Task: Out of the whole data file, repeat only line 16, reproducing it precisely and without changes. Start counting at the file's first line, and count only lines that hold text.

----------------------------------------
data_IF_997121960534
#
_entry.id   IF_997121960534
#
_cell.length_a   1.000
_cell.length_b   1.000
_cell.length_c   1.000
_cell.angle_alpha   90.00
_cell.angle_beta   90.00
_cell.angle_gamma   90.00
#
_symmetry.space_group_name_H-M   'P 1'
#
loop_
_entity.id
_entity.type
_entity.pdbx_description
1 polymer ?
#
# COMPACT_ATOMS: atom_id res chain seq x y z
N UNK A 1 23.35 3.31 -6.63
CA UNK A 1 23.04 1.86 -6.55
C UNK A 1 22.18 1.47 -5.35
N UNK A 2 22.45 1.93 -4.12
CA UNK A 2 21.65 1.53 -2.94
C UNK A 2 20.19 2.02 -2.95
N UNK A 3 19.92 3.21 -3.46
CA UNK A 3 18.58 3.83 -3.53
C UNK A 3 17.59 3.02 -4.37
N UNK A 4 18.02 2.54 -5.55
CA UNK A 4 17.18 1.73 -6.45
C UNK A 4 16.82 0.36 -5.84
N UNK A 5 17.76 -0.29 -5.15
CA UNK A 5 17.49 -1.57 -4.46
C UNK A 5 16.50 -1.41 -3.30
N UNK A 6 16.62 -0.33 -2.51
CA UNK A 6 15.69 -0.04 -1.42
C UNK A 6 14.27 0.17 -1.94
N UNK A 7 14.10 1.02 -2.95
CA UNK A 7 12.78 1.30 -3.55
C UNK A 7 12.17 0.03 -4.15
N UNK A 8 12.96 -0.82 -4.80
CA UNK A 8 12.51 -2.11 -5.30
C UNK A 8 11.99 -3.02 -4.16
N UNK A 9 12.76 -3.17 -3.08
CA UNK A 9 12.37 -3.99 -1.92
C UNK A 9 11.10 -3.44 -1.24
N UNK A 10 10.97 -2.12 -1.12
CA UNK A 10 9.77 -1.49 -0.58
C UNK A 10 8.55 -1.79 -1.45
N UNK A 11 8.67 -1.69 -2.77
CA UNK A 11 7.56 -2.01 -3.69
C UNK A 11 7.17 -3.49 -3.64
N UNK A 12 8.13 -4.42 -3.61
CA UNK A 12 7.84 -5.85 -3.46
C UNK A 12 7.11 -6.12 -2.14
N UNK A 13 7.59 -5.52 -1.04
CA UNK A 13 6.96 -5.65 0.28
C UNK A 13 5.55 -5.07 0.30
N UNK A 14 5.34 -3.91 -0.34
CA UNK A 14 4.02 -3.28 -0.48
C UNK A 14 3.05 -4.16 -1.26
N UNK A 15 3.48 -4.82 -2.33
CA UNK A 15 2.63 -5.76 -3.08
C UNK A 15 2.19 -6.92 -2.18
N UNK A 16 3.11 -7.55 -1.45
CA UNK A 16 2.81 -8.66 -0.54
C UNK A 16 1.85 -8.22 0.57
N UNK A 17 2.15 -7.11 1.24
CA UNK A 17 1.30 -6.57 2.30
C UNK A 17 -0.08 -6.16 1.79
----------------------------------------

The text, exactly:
_entity.type